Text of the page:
From Matthew one might get the idea that Jesus spoke healing to her before she was able to touch him, but Luke records that she did touch the border of his garment and was healed. It was because she touched the border of his garment in faith, that he felt power flow out. His words were therefore words of comfort to the woman, commended for her faith, and offered peace (v. 22 Cf. Lk. 8:48). When they arrive at the ruler’s home, they found mourners wailing her death (v. 23). But for Jesus her death was only temporary, and he was thus ridiculed by the crowd v. 24). But Jesus took her by the hand the girl arose (v. 25), because he has power even over death, and this report spread through that land (v. 26).
Matthew 9:14-17 New Garments And New Wine.
Why fast? Many suggest today that there are good health reasons for fasting. In this passage it seems clear that most considered it to be a spiritual discipline, but for what purpose, or to what end? John’s disciples were wondering why Jesus’ disciples were not fasting, while they and the Pharisees were (v. 14 Cf. Lk. 5:33ff.). Jesus uses the analogy of a wedding feast, where the friends of a bridegroom celebrate rather than fast, because the bridegroom is still with them. Jesus is the bridegroom, so as long as he was with his disciples, there was cause to celebrate (Cf. Jn. 3:29). However, a time was coming when he would be taken from them, then they would fast (Cf. Acts 13:1-3; 14:23). So fasting is a kind of mourning for the absence of a close friend, and no mere outward act (v. 15 Lk. 18:12).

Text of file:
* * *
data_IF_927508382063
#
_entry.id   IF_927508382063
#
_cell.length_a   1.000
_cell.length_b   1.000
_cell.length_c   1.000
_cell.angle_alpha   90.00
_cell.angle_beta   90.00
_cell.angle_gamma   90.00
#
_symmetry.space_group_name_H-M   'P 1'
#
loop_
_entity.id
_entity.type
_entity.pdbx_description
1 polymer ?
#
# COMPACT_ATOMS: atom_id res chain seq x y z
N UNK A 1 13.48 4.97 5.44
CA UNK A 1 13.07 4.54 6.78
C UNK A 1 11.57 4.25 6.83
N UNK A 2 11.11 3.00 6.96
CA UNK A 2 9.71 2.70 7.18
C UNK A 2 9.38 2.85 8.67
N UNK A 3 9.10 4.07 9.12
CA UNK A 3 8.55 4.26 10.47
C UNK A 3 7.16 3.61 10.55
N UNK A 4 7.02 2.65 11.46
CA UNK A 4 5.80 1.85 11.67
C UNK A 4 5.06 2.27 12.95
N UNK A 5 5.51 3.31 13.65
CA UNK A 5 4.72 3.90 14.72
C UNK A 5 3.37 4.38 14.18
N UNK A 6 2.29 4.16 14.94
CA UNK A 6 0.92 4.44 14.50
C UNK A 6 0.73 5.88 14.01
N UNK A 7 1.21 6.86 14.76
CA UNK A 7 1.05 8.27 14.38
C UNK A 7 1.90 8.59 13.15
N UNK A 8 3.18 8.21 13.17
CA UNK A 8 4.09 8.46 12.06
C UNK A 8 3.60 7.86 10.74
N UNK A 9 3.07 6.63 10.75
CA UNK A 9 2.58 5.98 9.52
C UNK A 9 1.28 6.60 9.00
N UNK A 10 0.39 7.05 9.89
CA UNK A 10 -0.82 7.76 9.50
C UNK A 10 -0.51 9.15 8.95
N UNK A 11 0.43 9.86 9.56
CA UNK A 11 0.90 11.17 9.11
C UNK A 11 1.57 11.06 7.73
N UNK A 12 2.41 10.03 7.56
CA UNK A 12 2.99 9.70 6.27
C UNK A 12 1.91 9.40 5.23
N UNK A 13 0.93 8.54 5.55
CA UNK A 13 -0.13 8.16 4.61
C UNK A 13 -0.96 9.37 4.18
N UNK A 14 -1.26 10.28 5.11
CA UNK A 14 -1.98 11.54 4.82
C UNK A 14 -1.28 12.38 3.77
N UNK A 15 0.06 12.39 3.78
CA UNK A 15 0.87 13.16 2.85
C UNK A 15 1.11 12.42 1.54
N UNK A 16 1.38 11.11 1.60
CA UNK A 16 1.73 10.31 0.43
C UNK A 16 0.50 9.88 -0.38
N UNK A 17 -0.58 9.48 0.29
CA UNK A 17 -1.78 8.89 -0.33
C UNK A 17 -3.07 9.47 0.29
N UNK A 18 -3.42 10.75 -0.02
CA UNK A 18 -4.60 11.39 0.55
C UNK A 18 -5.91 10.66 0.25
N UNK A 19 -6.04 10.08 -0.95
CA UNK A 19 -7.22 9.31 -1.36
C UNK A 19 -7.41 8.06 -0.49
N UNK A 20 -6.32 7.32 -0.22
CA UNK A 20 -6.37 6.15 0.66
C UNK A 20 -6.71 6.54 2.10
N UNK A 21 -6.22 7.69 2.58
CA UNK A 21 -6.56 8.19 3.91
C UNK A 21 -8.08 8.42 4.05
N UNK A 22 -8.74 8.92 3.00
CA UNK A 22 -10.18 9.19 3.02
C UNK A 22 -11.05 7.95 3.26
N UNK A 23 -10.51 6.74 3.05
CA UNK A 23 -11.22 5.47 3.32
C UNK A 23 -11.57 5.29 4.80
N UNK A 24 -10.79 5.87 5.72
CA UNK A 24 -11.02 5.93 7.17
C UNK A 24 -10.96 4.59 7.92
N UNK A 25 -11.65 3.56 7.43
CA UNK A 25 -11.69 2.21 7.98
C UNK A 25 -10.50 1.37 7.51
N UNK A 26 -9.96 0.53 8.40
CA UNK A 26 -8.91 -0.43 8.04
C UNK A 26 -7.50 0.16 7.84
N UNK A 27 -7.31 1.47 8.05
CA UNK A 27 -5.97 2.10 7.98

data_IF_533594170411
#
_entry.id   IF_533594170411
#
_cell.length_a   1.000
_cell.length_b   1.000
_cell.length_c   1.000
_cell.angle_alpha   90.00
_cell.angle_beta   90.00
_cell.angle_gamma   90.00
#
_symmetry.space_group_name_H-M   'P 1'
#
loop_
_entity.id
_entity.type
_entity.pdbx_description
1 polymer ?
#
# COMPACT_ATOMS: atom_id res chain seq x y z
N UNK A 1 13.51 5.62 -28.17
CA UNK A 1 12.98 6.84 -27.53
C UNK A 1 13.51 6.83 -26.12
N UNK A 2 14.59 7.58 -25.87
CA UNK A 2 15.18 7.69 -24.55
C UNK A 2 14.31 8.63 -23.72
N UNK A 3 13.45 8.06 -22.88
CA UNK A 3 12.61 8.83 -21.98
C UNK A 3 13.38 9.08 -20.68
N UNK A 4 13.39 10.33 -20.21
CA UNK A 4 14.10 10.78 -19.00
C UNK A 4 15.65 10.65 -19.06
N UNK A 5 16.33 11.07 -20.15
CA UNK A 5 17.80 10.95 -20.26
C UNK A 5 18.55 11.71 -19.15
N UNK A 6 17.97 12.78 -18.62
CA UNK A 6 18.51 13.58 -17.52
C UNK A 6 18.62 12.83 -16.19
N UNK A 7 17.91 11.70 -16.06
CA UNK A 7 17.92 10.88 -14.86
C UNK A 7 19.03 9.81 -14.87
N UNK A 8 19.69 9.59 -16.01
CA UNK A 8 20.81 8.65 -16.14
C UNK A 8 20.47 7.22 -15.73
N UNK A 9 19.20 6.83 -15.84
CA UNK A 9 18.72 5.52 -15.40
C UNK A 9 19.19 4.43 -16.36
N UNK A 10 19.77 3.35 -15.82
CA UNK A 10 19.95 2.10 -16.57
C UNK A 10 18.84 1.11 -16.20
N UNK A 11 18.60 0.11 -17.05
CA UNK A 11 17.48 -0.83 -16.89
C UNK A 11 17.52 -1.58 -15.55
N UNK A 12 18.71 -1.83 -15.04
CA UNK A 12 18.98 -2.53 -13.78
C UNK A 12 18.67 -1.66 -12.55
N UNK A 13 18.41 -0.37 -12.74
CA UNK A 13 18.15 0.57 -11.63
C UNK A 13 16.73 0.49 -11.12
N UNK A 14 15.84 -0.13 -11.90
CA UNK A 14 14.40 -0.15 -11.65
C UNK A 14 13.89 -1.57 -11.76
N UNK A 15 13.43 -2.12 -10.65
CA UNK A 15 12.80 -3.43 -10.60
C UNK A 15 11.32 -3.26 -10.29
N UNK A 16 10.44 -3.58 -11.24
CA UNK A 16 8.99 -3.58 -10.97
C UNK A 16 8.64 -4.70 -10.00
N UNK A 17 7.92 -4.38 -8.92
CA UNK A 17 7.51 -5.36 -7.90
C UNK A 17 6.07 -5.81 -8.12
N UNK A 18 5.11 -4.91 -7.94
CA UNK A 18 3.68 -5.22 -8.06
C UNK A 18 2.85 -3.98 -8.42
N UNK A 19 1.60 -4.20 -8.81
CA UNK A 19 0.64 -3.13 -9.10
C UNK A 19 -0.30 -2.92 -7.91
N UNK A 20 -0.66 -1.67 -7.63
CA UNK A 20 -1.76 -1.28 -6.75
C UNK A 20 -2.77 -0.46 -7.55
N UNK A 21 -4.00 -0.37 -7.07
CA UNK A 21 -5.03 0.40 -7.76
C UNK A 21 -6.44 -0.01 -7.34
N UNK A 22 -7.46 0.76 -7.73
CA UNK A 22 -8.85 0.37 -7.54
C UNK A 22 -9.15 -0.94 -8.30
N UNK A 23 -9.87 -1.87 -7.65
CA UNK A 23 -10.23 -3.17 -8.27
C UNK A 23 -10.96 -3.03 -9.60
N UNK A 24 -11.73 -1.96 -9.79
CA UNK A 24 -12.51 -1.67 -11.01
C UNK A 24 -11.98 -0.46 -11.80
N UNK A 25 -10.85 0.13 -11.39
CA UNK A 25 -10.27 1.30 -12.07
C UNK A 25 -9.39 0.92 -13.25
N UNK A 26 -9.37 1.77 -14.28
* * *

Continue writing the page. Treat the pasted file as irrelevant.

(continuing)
Jesus’ two following analogies do not appear to be as clear. Jesus seems to be saying that he is a new piece of cloth, or new wine, and that those who follow with him must also be new creatures. Simply accepting Jesus as a great teacher with some new and interesting teaching is not enough. To claim to accept Jesus in some fashion with being made new or born again, will simply break a person apart. Living by the teachings of Jesus without actually knowing him in a spiritual way, is an impossibility. Jesus came to make new garments for us, and new wine skins to hold the spiritual life that he gives to those made new. This is how we are not only saved, but are preserved to the end when we shall see him face to face (vv. 16-17). Some thought that the wine of the old covenant was better than the new (Cf. Lk. 5:39).